Monday, November 16, 2009

Male Monday: Who Will Tell My Brother?

Who Will Tell My Brother? by Marlene Carvell 2002

Rating: 5/5 :)

IQ "I look into the mirror and into my soul and I know that my strength comes not from how I look, but how I feel, and how I feel determines who I am." Evan pg. 24

Another very quotable book, every line is poetic. Who Will Tell My Brother? is written in free-verse and I think it's the best way to tell the story. Evan Hill decides to carry on the fight that his older brother, Jacob, started. Jacob is two years older than Evan and when he attended Evan's high school, he fought to have the offensive Indian chief mascot changed. However, he didn't succeed. Now Evan picks up the fight.

Free-verse is the best way to tell the story because it clearly articulates why Evan is doing what he is doing, it showcases his emotions and presents a compelling read. The free-verse narrative showcases the intense feelings and effects of alienation, determination, humiliation and ignorance. You also learn a lot more about Evan as a person from the poetic lines. Poetry and free-verse are very deep and can help paint a picture as to what a person is like. We learn that Evan is an artist "as my artist brain takes over and my hand begins to move, seemingly uncontrolled, sketching methodically, but urgently, as though the image might melt away at any moment", half-Mohawk (on his father's side, I'm unsure as to the heritage of his mother), intelligent, articulate, brave, persevering and honest. Evan is a great character. He's human with acknowledged flaws, I grew increasingly angry at the compliance of the high school students to do nothing as well as at the people who mocked Evan, calling him "timber n-", "Injun" and other awful names. The story of Butch was quite upsetting too.

The intolerance, prejudices and stereotypes made me cringe. Yet I wasn't too surprised because something similar was occurring in Illinois (read more about it here) a few years ago. The book made me think and question myself: Do I simply accept Native American images no matter how offensive? Or do I question them? I do a little of both, I wanted the Illini mascot to change, but I've never really thought of asking the Atlanta Braves to change their name. However, I do think that we also need to ask ourselves: If someone was else was fighting this battle, would I be willing to help them and take a stand? Or would I work against them, or even worse, remain passive? I would help.

This story remains as a valuable lesson to today's society. It's not outdated in the slightest, there are so many schools and sports teams that still have offensive mascots (Washington Redskins, Atlanta Braves, etc). I walked away from this book with the knowledge that one teenager can make a difference. Even if the change doesn't result in an actual, 'physical' change, if you change even a few attitudes for the better, than you've succeeded. Who Will Tell My Brother? is fictional but based on the real experiences of Ms. Carvell's two sons while in high school. I strongly this book be read. High school and up.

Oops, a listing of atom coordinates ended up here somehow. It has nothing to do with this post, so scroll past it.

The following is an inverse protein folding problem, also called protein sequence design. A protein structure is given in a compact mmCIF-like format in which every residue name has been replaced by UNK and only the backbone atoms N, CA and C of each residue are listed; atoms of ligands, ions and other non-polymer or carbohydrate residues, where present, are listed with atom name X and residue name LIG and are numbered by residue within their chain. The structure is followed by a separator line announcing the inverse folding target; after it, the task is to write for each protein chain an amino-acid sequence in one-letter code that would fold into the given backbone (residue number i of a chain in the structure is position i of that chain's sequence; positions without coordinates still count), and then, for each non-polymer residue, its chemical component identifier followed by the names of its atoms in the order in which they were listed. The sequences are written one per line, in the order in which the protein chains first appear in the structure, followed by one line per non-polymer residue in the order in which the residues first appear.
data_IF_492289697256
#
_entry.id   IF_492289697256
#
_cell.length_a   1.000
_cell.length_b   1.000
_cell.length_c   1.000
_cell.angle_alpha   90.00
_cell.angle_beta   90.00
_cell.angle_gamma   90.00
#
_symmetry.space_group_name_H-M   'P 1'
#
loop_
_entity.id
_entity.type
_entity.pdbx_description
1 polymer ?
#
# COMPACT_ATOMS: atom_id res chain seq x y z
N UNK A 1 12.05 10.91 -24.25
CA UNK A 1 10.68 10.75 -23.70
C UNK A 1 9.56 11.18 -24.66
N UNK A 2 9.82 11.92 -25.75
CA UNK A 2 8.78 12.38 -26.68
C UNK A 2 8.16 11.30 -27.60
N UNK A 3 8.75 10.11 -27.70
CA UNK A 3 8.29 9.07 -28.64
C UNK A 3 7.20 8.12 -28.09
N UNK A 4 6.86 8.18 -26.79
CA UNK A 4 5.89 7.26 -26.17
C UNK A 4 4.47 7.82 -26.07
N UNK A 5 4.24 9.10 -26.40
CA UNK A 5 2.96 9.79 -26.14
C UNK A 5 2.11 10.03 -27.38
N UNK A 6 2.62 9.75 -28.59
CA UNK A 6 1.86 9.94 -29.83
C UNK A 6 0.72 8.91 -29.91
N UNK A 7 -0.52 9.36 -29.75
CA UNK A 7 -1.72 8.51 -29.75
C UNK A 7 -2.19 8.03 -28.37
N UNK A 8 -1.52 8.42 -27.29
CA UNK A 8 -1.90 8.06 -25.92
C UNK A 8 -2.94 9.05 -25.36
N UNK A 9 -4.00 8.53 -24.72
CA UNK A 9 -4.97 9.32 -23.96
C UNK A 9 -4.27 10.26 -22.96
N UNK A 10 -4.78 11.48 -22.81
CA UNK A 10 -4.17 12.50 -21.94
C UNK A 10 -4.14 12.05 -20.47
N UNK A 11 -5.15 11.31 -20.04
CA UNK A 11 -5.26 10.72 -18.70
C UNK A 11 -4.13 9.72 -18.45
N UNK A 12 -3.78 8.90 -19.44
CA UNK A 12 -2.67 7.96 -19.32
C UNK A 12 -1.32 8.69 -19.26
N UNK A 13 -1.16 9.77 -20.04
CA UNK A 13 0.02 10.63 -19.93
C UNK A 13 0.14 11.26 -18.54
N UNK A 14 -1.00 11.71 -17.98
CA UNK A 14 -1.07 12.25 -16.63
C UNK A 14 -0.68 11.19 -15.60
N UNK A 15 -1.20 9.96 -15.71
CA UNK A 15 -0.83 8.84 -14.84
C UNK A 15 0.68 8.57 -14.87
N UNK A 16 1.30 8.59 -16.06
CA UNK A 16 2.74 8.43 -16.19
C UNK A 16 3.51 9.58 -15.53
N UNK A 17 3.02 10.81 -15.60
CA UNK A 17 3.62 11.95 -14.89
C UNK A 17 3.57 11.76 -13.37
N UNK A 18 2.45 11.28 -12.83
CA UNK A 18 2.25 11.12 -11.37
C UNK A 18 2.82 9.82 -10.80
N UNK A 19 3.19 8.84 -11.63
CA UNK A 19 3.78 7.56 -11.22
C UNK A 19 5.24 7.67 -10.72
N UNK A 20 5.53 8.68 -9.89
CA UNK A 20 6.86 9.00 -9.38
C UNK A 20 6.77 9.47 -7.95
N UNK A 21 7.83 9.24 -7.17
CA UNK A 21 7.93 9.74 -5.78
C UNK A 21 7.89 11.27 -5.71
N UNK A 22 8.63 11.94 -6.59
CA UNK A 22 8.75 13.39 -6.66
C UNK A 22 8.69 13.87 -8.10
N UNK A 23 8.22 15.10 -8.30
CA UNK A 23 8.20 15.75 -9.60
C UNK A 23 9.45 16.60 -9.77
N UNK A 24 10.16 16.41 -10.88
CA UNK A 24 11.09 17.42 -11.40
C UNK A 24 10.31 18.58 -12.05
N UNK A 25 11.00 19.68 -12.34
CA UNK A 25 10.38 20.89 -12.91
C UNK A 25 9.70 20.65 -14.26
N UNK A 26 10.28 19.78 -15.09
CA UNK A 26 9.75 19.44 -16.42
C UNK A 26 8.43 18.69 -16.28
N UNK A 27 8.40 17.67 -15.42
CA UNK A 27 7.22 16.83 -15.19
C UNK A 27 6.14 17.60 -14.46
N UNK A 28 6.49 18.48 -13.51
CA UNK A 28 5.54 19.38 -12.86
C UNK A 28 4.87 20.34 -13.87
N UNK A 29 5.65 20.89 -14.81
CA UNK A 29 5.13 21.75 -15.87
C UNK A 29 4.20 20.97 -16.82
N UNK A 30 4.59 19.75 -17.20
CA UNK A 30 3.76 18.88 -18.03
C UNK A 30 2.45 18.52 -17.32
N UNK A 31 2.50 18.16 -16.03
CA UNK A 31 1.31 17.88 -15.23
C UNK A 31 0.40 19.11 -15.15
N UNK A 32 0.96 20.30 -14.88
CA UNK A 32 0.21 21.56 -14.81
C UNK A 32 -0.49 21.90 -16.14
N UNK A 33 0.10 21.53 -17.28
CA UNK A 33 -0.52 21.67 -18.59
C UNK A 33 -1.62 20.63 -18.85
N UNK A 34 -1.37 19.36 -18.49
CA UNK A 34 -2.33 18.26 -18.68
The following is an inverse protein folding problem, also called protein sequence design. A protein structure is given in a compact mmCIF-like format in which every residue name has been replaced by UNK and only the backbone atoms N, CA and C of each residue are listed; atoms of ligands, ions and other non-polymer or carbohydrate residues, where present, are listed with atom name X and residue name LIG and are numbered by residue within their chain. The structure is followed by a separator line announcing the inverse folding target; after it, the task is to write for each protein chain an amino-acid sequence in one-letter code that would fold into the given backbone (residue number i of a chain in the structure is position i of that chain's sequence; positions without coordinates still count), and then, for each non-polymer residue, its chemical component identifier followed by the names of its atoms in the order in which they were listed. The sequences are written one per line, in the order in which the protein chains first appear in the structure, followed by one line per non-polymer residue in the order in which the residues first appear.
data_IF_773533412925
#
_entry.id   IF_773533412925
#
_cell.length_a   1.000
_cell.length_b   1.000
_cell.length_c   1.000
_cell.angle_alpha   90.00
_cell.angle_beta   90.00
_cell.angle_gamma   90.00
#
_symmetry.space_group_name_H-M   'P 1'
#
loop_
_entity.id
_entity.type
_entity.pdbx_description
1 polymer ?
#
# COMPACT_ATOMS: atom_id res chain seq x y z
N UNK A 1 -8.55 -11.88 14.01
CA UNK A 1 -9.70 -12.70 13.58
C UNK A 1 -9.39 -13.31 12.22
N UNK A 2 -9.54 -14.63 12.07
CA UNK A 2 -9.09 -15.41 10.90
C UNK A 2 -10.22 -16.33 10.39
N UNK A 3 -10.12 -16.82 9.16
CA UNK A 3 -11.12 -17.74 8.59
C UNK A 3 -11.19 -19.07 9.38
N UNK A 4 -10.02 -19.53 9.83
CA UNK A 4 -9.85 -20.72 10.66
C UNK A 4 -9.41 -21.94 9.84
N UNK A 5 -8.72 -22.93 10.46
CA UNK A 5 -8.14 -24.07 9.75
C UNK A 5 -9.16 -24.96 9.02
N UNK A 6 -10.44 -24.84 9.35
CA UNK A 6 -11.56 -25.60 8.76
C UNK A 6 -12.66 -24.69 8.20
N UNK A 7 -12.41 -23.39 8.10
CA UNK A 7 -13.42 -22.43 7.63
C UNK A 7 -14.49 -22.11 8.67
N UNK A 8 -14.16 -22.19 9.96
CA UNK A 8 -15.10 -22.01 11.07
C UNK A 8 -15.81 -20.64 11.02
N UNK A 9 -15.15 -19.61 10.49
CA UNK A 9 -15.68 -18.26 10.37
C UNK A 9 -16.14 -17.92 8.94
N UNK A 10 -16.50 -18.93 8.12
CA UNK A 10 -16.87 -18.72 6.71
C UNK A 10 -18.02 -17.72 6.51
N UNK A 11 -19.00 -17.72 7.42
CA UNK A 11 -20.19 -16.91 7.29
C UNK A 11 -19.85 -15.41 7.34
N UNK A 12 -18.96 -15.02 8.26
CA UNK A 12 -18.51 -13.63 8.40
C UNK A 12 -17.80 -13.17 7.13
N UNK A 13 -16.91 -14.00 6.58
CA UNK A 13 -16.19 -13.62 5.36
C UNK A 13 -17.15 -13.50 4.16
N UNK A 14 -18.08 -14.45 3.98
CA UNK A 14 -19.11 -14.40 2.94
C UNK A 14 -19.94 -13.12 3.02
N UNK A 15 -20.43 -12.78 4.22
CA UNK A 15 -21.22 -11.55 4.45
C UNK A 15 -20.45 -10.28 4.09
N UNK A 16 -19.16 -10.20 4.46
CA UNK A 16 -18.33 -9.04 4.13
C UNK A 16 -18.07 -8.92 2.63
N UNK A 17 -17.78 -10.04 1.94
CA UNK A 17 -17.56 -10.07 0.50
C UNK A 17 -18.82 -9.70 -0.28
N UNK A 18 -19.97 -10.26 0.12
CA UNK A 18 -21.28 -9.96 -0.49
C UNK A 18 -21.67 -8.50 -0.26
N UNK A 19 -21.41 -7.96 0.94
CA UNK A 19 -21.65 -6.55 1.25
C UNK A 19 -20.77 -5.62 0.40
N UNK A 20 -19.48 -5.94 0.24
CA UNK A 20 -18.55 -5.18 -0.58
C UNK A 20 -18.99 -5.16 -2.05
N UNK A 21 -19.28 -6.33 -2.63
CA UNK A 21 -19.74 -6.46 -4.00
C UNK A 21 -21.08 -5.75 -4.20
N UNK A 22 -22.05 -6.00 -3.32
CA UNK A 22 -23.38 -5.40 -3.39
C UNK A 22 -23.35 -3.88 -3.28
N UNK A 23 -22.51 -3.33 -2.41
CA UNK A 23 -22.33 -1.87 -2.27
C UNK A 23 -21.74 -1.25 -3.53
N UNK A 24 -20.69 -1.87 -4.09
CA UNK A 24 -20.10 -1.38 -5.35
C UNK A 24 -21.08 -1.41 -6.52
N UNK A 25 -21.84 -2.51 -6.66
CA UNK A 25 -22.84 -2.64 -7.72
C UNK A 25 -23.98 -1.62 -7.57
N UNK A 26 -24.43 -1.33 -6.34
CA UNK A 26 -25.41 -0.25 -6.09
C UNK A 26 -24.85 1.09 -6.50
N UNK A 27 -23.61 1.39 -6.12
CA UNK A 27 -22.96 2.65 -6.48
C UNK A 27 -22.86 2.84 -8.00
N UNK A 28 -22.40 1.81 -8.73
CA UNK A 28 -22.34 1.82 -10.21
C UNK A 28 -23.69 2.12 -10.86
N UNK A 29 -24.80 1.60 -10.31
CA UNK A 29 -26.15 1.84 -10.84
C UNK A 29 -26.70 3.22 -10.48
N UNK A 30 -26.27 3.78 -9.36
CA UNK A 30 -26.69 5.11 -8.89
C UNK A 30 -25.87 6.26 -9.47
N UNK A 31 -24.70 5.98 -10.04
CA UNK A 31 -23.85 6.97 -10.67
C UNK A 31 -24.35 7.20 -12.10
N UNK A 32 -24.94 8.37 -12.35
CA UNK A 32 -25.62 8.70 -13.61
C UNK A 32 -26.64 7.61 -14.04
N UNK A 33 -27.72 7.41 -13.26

Side Note: I've been having great luck lately with Male Monday books! Mostly 5/5 or 4/5 rating, I think I may end up liking books with guy protagonists a whole lot more than books with girl protagonists!


  1. Great Review! Sounds like a great book.

  2. sonuds like a really good book and an eye opener. I think my old high school was sued for an offensive mascot(braves).I am putting this on my to get list.Great review.

  3. Hi MissAttitude,

    I left you an award on my blog. Thanks for being an awesome blogger. :)

  4. Woah, I love the quote. <3 Will definitely try checking it out.

  5. That's a really great book, and I'm glad you had a chance to read it. About the superior books for Male Monday, that's something I've been thinking about too. As a female reviewer and one with a serious reputation, you're probably not seeing the male-oriented crud-pile--the hormone-driven romps, for instance.

    But I also think there's more of a herd mentality in books with girl protagonists, that the real-life pressures for girls to conform socially are reflected in the publishing of books for girls. The article you cited about mean girls touched on this issue (and by the way, I was really surprised that no one included Rita Williams-Garcia's National Book Award-nominated Jumped on the list). What do other folks think? I'm considering writing an article on this subject.

  6. I don't really have proof b/c I'm new to reading books with male protags, but I fully believe Lyn when she says there's a "crud-pile" out there! I love finding new, great books about boys so thanks for another strong review!

  7. Maria- thanks for always stopping by :)

    Lyn-Excellent point. I assumed that Jumped was at least displayed, but I went back and re-read the post and it's not mentioned or shown. I would love to read the article, I say go for it!
    Also, I have seen some more hormone-driven stuff, I just haven't picked it up yet. I will try one, I suppose, for the sake of diversity but it doesn't really interest me. I would agree that there is a sort of 'herd-mentality' but I think authors are slowly coming out.

    Zetta- I'm also new so we'll experience this together! I also love finding great books about guys and oftentimes (in my opinion) they are funnier even while touching.

    Thanks Ebony!

    Ah Yuan-Definitely try and get it!


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